Uni subfreshmen earn second place in the Exploravision national competition

May 2, 2019

Exploravision subbies

NewFerro Roads, a project made by Uni subfreshmen Benjamin Chang, Shoorsen Gandhi, Nate Jones and Ryan Wang, earned first place in the grade 7-9 division of the 2018-19 Toshiba/NSTA ExploraVision regional competition (Our region is comprised of Canada and ten midwestern states) and then went on to earn second place in the national competition, where they competed against 5 other teams who had also won their regional competitions. As second place winners, they will receive a $5000 savings bond and cost of travel to Washington DC.

This is the twenty-fourth year that Uni has competed in the Toshiba/NSTA ExploraVision competition and the second year for subfreshmen entrants. Uni has the best record of any school in this international technology competition, with students winning $200,000 in scholarship bonds during that time. You can learn more about the competition at https://thingsbiological.wordpress.com/exploravision/ or http://www.exploravision.org/.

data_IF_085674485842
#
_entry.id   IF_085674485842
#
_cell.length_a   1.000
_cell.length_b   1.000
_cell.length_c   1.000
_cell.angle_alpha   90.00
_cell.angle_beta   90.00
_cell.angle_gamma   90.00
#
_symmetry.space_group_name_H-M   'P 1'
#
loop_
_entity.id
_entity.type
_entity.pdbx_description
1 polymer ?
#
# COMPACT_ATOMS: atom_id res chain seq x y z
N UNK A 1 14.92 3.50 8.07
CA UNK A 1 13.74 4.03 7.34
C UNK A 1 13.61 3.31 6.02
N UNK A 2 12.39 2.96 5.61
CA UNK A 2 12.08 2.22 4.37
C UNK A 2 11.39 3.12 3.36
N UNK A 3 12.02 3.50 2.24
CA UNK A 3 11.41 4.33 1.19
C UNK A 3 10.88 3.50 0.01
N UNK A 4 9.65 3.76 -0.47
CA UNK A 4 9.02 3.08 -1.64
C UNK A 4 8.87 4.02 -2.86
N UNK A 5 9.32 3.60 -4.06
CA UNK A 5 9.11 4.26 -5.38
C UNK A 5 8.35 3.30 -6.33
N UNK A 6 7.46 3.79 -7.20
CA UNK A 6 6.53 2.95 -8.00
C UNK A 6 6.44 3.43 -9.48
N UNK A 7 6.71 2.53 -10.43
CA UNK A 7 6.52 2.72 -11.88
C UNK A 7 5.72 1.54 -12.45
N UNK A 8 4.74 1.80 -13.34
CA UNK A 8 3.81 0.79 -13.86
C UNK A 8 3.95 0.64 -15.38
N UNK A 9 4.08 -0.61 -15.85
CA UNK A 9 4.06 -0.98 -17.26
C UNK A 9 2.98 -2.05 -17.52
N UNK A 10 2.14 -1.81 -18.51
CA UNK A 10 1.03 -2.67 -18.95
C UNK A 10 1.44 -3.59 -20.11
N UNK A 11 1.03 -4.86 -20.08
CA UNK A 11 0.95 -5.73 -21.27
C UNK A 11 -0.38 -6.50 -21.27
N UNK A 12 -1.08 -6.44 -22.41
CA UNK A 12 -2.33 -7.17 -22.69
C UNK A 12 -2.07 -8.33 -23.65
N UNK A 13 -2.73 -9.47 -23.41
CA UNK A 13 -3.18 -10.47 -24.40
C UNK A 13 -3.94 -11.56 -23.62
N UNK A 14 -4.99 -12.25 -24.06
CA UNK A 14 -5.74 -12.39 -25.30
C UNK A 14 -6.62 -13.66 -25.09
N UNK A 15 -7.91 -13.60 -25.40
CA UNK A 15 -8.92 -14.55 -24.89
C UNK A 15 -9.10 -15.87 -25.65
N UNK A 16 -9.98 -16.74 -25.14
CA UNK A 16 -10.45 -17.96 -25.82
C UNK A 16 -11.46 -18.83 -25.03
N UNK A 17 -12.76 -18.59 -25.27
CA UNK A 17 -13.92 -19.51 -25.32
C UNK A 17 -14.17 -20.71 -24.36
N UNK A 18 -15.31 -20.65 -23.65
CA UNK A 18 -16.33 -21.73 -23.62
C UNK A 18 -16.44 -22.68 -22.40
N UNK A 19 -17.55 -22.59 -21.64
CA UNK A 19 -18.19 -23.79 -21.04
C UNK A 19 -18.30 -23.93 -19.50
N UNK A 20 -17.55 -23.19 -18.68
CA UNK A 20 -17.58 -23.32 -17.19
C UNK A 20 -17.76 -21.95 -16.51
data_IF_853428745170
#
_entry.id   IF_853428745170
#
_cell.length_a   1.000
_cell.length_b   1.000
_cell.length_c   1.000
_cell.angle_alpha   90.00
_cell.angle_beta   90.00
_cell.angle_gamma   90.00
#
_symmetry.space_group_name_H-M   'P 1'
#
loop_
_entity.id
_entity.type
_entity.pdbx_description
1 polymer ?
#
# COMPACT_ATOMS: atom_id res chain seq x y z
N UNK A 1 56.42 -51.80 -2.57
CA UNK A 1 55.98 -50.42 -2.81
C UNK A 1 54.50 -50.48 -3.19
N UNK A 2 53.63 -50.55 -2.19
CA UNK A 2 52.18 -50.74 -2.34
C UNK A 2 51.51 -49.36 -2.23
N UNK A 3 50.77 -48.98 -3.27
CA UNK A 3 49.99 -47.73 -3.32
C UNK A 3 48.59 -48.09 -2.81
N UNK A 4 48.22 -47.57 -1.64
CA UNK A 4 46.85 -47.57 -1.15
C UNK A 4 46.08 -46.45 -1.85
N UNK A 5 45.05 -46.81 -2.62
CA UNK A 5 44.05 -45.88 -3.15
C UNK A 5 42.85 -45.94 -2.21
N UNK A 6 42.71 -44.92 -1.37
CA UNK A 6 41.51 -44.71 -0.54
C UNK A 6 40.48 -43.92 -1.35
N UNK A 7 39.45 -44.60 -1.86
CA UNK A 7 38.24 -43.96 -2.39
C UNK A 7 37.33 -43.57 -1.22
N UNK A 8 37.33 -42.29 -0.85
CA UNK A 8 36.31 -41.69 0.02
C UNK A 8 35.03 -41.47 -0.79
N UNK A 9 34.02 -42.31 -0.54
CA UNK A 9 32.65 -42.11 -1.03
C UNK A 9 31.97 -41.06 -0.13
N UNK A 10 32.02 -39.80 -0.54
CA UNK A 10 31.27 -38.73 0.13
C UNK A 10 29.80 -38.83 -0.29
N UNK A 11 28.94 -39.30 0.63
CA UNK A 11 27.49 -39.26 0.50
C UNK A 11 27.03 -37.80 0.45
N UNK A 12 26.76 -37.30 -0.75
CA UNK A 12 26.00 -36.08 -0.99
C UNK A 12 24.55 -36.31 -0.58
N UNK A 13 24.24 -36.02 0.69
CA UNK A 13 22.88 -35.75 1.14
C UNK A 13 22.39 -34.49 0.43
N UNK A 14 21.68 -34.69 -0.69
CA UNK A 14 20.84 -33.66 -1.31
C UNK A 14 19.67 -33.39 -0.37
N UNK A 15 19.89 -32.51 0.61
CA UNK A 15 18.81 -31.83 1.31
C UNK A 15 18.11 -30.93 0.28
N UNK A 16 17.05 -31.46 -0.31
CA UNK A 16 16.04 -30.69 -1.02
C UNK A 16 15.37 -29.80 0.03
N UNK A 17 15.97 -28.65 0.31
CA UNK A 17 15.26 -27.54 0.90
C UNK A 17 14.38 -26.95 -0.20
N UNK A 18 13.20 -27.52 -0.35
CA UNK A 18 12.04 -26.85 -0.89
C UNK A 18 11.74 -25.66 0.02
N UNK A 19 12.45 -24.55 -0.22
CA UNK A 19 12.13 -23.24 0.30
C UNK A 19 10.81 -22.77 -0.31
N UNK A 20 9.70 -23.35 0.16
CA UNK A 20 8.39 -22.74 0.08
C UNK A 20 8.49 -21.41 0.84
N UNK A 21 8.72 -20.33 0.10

NewFerro Roads project description:

"Damaged road surfaces cause popped tires, broken axles, and loss of vehicle control, which lead to accidents. According to the U.S. Department of Transportation, each motorist spends $290 on average on car repairs due to detreating roads each year, totaling $410 billion wasted. NewFerro Roads will revolutionize road maintenance by using an advanced magnetic nanofluid, Phase-Mag Fluid (PMF), which allows the road to self-repair. When weight is applied to the weight-sensitive plastic layer on top, microcontrollers inside the PMF emit a magnetic field, turning the PMF solid. In the absence of weight, the microcontrollers deactivate their magnetic field, and the PMF turns liquid. The microcontrollers are powered by resonant inductive chargers in the film that are fueled by solar cells. Despite the high initial cost, NewFerro Roads would be cost-efficient in the long term by significantly reducing road maintenance and preventing accidents."

Click here to view the project website.